Jessica Zhang is a student and writer from Boston. She reads prose for The Blueshift
Journal and edits her school literary magazine. Her work appears in The Tulane Review,
Winter Tangerine Review Summer Anthology, and The Marble Collection, among others.
Boy in Blue Glass
Boy knows this familiar swelling. Boy doesn't forget —
wither, a crinkled peapod hunching in shame, in place
of the moon. Boy whets a tooth on longing's white edges.
Root canals slither in his chest: Boy wishes he could slip
clean-cut hooks all down his throat: like his father used
to take him fishing, like he used to watch their mouths
open: surprise! Boy isn't startled when his legs close.
Boy won't be sad when night sets, lashed white
with meteor trails. Boy knew it was only a matter
of time held in place with sharp fingernails, of a girl's
natural dreaming, of youth's propensity to toe the line
between implosion and the ocean. Boy doesn't forget —
to be Man he will have to. Break trails through pining,
cast a line into virility: this forest of his mouth, or not.
Poem for Parasite
That was the summer we were swallowed,
mostly by mosquitoes.
With you it was always the premise
of cooling the itches of youth.
Your mother had the habit
of leaving the watering cans half full.
That house was a home for mosquito eggs
webbed thinner than your hair.
Or it was a home for the poison
you spat, roping into my mouth.
I swallowed it like silver, like the hulled light
of dawn when the dew clung silent
to the grass and watched, as mosquitoes
left Braille on the backs of my legs,
as my knees kissed the ground, as I learned
every floorboard in your bedroom.
Proboscis: an elongated vehicle for the transport
of venom to one, nourishment to the other.
That was the summer I learned how to eat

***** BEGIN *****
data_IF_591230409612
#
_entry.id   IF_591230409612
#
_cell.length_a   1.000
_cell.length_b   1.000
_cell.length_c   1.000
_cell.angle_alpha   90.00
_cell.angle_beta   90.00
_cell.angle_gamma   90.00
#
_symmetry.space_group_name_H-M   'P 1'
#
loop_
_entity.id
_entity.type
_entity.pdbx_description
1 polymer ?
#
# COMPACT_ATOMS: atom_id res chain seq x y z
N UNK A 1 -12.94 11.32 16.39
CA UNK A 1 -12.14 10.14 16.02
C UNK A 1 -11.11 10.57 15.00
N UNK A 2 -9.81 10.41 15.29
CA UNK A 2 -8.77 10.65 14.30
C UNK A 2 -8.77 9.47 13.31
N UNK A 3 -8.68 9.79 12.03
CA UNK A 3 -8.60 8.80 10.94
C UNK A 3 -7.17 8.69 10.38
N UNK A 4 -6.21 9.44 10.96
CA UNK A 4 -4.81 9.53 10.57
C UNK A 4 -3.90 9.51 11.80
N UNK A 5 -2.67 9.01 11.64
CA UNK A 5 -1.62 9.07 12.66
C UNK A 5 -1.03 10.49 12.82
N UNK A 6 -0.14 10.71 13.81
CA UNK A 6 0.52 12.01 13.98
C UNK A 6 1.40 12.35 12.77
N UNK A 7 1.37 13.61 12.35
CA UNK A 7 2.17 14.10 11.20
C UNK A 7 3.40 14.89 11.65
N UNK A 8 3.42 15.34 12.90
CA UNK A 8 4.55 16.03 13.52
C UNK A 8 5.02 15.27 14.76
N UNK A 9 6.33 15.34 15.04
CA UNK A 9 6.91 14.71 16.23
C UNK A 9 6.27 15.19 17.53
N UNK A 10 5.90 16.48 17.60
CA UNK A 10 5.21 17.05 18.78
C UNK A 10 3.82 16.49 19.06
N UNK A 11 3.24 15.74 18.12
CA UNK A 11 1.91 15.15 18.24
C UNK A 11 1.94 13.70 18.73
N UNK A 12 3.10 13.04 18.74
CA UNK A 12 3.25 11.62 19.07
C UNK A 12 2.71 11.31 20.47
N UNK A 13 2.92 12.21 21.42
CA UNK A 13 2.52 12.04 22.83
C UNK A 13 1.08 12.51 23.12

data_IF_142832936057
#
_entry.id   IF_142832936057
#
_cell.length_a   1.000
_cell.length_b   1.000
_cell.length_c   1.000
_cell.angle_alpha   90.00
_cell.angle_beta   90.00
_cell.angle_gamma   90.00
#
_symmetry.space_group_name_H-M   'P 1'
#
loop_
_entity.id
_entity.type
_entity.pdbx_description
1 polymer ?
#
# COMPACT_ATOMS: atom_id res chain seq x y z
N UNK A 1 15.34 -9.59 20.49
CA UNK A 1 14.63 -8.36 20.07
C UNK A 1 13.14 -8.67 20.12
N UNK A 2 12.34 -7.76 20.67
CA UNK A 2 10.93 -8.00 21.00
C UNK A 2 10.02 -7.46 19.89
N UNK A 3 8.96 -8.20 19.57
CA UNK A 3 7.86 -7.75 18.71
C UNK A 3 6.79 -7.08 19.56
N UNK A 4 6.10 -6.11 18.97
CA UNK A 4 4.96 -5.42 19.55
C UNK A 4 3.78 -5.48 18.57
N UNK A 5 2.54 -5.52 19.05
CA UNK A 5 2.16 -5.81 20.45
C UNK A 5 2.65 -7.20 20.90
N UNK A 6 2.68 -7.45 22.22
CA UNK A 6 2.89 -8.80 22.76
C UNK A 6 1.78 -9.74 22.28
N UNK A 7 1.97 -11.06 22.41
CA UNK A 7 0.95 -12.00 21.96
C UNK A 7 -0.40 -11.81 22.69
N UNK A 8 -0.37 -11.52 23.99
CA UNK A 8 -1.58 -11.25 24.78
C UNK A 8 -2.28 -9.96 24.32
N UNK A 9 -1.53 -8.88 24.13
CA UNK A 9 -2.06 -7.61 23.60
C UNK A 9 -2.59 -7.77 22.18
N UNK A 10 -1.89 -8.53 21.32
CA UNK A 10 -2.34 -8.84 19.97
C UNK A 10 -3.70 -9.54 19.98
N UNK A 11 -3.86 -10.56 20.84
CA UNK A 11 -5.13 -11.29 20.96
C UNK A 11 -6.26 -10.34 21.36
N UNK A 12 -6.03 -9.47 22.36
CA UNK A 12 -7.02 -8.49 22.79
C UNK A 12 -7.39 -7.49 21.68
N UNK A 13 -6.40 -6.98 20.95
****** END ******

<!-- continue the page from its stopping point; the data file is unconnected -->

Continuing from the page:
myself from the inside out.
I once walked in on my blind grandfather in the bathroom.
I thought that I was missing something, that God
had lent a careless hand when he built me.
Down there was like a gutted fish, or a smallness in reverse.
Nursery school playmates would say it had fallen off
in transit, and I would curse that artless stork.
I grew like the rest did — around a hollow space. Boys fished
for redemption in that void. But you would lust instead
for fullness like yours. I could offer only a hook
or silvered folds. Who was I to change you when the world
took so long allowing full to love full — when for so long
you kept this secret, who was I to break its vigil?
The need to know, the need to meet. Also empty: a cathedral,
or something like it. An ocean named human is so thin
it takes no space. We both only wanted to be filled.
I once caught a fish, about as long as you were long. Two silver eyes
stuck to me like the rain. His mouth gaped hollow, lips open
like a prayer. Why I threw him back:
His was an emptiness
that I could understand.
Here is the aloe dusk of seven p.m.,
a confusion of silver woods in dismay.
She asks what year were you born,
the year of the tiger? She wants to write
an obituary for your heritage.
She wants to know if she holds chopsticks
like whiskered swords or ghost fingers.
She lilypads up the stairs, blooming
a haiku of too many syllables.
Chinatown grates against a beating sky.
This is where I would like to live she says
though she is milk-faced and thin, white chalk crosswalk.
The stairs swell down: she has the privilege
of agency over her descent. You could ask her where
she came from, she could say here, chew
and swallow. You could say the same
and they would spit it back: but where
before here? The dragon's mouth inquires.
Here is the city as an installation,
as the body from above,
the scaffolding that aches for home.
Here you pulled out a vein: it bled fast and in headlights.
Back to Front.